You are a coward.

Nie Trink Wasser speaks.
No stone left unturned, no sir,
In his quest to smear.

Respect? No matter!
Honor and pride do not count.
Ethics irrelevant.

Nie Trink Wasser speaks.
Anything to reach his goal.
All facts turned, he smears.

jj
10th February 2004, 11:28 AM
Originally posted by Peter Jenkins
Well, I guess someone had to recommend him for a purple heart?
or did he just stroll into base camp and say "lookey, I hurt my finger. Give me a sticking plaster and a medal"?

Um, any deep wound is a serious thing in a jungle environment. You can literally rot to death in 48 hours.

To address your original post, Wounded or not, Kerry, a combat veteran, has earned the right to protest against the war.

I think we all have a right to discuss or protest war, even those of us who haven't been sent into one. Don't forget, people get shot at and threatened when not in wars, too. Some number of people here have law-enforcement in their background (or as their job), don't forget.

Perhaps, the original post says more about Nie Trink than it says about Kerry, Terry L. Garlock or Dubya.
Peter

That is always the case.

None the less, look at how some folks are backing him up.

I will give some, however, the credit they deserve for directly calling him to task, too.

jj
10th February 2004, 11:30 AM
Originally posted by Luke T.

You can get in. :D


Actually, no, I can't.

Not only that, I couldn't "get in" when I was subject to draft for 'nam, either. The Guard was full, and you know what? It was all the rich kids who were in the guard.

If you want to know some more about how the "fair lottery" worked, drop me a PM.

Peter Jenkins
10th February 2004, 11:42 AM
Well, I guess someone had to recommend him for a purple heart?
or did he just stroll into base camp and say "lookey, I hurt my finger. Give me a sticking plaster and a medal"?

Um, any deep wound is a serious thing in a jungle environment. You can literally rot to death in 48 hours.
You put it more eloquently than my sarcasm could, but, yes, That was the general gist of my comment
To address your original post, Wounded or not, Kerry, a combat veteran, has earned the right to protest against the war.

I think we all have a right to discuss or protest war, even those of us who haven't been sent into one. Don't forget, people get shot at and threatened when not in wars, too. Some number of people here have law-enforcement in their background (or as their job), don't forget.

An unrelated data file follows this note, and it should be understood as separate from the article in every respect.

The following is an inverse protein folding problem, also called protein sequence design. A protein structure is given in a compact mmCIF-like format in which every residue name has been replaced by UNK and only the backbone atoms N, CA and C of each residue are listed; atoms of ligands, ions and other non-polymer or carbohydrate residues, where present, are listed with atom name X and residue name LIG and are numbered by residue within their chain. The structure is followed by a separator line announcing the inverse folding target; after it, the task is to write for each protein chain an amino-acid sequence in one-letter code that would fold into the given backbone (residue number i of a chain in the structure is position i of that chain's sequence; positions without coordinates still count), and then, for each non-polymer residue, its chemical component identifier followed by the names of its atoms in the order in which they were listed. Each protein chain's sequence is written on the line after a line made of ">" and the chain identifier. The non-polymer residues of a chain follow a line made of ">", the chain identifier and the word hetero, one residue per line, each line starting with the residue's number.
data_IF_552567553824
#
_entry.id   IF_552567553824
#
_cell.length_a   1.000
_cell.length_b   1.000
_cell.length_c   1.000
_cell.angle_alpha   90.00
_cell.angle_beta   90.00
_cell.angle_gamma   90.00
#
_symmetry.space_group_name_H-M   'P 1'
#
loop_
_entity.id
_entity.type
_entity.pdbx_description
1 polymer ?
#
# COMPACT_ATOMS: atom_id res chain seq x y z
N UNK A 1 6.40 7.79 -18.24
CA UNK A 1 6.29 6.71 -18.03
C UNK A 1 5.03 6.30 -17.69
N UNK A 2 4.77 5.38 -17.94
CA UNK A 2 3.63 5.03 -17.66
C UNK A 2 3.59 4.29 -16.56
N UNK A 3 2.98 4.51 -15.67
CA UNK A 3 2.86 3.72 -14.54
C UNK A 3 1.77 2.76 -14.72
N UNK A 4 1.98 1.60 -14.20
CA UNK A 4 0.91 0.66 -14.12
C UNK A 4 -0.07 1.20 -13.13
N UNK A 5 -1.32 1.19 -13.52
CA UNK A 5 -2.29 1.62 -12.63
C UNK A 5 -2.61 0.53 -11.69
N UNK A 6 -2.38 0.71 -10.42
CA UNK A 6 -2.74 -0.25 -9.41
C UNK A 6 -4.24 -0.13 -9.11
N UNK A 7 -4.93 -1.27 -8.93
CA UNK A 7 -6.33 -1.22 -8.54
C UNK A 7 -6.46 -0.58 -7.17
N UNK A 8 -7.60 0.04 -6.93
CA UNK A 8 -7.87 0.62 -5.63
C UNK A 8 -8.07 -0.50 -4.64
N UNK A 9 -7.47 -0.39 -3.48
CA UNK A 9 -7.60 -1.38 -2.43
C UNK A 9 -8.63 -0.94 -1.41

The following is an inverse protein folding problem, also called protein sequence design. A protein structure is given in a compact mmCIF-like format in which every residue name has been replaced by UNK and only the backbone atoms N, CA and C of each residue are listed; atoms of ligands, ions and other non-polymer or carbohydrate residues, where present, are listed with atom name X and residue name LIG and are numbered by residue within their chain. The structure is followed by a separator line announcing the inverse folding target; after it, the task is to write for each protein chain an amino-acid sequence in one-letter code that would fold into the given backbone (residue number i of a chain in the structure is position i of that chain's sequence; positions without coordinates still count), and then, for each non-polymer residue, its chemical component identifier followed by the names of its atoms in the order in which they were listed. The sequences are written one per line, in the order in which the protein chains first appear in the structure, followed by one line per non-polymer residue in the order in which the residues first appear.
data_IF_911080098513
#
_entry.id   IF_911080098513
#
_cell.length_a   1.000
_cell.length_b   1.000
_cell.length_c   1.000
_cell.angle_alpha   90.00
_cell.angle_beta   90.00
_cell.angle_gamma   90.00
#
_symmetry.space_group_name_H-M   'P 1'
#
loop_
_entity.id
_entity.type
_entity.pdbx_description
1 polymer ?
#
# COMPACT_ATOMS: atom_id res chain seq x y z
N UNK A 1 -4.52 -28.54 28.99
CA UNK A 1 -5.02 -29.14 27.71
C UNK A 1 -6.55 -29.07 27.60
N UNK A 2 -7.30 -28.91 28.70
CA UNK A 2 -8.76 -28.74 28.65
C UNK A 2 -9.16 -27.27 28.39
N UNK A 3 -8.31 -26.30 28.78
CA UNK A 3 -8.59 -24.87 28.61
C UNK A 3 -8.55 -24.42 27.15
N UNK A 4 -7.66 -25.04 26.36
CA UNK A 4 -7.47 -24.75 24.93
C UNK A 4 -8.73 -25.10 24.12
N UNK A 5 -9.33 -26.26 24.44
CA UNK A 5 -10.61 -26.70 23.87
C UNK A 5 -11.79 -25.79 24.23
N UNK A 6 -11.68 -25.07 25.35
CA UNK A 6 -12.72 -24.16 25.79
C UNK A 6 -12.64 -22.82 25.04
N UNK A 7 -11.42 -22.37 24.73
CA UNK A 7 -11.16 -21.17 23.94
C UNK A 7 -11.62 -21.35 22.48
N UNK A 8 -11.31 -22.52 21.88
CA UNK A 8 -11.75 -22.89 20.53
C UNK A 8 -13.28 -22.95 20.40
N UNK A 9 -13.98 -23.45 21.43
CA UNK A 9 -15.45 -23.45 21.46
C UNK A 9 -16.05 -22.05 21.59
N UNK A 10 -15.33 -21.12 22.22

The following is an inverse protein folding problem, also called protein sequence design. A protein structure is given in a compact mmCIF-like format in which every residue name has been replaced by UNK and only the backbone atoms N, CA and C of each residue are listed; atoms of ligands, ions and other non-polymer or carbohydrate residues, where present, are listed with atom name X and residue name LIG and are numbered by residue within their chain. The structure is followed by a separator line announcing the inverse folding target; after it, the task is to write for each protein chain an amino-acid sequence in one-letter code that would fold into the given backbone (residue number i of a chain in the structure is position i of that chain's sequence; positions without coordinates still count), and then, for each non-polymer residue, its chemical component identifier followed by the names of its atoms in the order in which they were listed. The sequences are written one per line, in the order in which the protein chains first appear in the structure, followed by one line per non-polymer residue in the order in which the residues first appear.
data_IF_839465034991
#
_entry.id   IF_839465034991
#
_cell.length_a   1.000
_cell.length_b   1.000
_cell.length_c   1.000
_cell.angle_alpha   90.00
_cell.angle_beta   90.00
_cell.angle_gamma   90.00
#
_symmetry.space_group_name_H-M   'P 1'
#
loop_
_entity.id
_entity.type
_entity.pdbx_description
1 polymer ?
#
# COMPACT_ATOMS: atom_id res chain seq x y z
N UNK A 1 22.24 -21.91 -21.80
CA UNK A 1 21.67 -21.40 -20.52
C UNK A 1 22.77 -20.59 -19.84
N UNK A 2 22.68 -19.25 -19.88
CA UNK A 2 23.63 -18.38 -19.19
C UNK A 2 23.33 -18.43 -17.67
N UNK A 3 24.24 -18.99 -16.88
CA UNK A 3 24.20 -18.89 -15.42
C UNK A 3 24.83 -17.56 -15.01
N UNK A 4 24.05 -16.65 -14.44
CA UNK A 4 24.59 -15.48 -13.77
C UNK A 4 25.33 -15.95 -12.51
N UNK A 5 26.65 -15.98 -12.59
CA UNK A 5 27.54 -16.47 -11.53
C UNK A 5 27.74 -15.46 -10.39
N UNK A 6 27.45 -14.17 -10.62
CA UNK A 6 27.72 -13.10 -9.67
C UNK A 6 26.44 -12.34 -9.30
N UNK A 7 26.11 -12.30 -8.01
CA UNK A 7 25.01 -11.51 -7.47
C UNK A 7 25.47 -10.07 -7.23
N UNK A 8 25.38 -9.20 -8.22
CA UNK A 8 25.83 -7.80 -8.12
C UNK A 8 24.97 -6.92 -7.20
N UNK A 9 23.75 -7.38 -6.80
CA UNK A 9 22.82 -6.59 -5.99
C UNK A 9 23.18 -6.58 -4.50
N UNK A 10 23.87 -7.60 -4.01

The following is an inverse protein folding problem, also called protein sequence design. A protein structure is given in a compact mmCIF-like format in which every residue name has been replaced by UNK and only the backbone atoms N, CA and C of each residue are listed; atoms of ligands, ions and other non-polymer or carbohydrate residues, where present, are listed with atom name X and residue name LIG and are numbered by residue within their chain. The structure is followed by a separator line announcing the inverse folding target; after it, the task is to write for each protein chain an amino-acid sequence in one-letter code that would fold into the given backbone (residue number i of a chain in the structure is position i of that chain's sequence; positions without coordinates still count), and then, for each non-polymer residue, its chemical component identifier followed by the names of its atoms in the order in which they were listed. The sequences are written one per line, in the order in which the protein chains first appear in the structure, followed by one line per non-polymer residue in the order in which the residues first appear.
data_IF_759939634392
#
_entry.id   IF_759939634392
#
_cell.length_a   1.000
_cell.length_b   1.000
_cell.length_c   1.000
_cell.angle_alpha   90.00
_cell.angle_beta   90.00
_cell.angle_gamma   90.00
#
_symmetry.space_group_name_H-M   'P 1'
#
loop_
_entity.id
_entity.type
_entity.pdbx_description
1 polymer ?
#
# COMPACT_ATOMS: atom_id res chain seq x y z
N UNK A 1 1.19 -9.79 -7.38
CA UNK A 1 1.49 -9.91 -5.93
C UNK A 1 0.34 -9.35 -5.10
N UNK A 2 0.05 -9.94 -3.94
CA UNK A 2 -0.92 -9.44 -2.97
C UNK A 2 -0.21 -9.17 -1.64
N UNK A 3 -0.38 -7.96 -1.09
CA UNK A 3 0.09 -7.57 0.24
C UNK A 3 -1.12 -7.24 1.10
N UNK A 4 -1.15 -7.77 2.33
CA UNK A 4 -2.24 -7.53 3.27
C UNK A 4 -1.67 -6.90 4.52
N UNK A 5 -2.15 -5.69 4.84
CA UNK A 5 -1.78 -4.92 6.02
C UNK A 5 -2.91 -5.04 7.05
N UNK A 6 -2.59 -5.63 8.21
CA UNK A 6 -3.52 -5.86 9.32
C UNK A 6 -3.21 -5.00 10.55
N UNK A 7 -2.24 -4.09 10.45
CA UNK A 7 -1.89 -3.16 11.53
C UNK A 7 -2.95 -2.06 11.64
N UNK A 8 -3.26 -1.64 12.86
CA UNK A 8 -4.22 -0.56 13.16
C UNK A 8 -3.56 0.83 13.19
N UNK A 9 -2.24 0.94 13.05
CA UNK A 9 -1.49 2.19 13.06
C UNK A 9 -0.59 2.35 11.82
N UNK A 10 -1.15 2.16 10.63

I agree. I was taking exception to the quote from the article which stated "Many of us wonder which of our brothers who died young would be alive today had people like Fonda and Kerry objected to the war in a more suitable way.
Peter

pgwenthold
10th February 2004, 11:56 AM
Originally posted by jj

Not only that, I couldn't "get in" when I was subject to draft for 'nam, either. The Guard was full, and you know what? It was all the rich kids who were in the guard.


I think a lot of younger people don't understand how things worked back then. I remember when people were going off on Quayle (I think it was) for going into the National Guard during Vietnam. I asked, what's the big deal? He did his service, he just went to the guard instead. And then someone explained to me how going to the guard was a popular way to get out of combat. Well, at least for those who could get in because it was so popular, that they were pretty selective in who they took in. And yes, having connections helped.

Folks who were around during Vietnam, and were eligible to serve know very well the big deal about the National Guard. It was not just an alternate way to serve the country. It was a cushy, SAFE assignment.

Monketey Ghost
10th February 2004, 11:57 AM
Originally posted by Kodiak


Just a note, and Kerry may not be an example of this at all, but alot of the medals handed out in Vietnam were awarded for, at best, dubious, reasons.

The rest is spot on, IMO...

Pardon me for asking, but do you have 'alot' of evidence to back this up? Anecdotes, gut feelings?

Lurker
10th February 2004, 11:59 AM
Originally posted by Luke T.

As for drug testing, that did not start until the 80s. I was active duty before and long after. Things changed overnight.

Air Force Regulation 160-23, also known as the Medical Service Drug Abuse Testing Program, comes in. The new drug-testing effort was officially launched by the Air Force on April 21, 1972, following a Jan. 11, 1972, directive issued by the Department of Defense.

Yes, this was for active duty Air Force but it did prompt the National Guard to institute a random drug test policy in which Bush may have had to participate.

Lurker

Luke T.
10th February 2004, 12:11 PM
Originally posted by Lurker


Air Force Regulation 160-23, also known as the Medical Service Drug Abuse Testing Program, comes in. The new drug-testing effort was officially launched by the Air Force on April 21, 1972, following a Jan. 11, 1972, directive issued by the Department of Defense.

Yes, this was for active duty Air Force but it did prompt the National Guard to institute a random drug test policy in which Bush may have had to participate.

Lurker

The History of Drug Testing in the Military (http://www.wsftdtl.ftmeade.army.mil/history.htm)


April 4, 1974
Department of Defense (DOD) Instruction 1010.1 issued. This instruction established random testing of all eligible members of the Armed Forces on active duty for more than 30 days. Biochemical testing of urine samples is the acceptable screening method with tests sufficiently sensitive and specific to identify with a high degree of certainty those individuals who are excreting the drugs in question. Results of biochemical testing of urine samples conducted as part of the DOD drug testing program cannot be used for forensic purposes.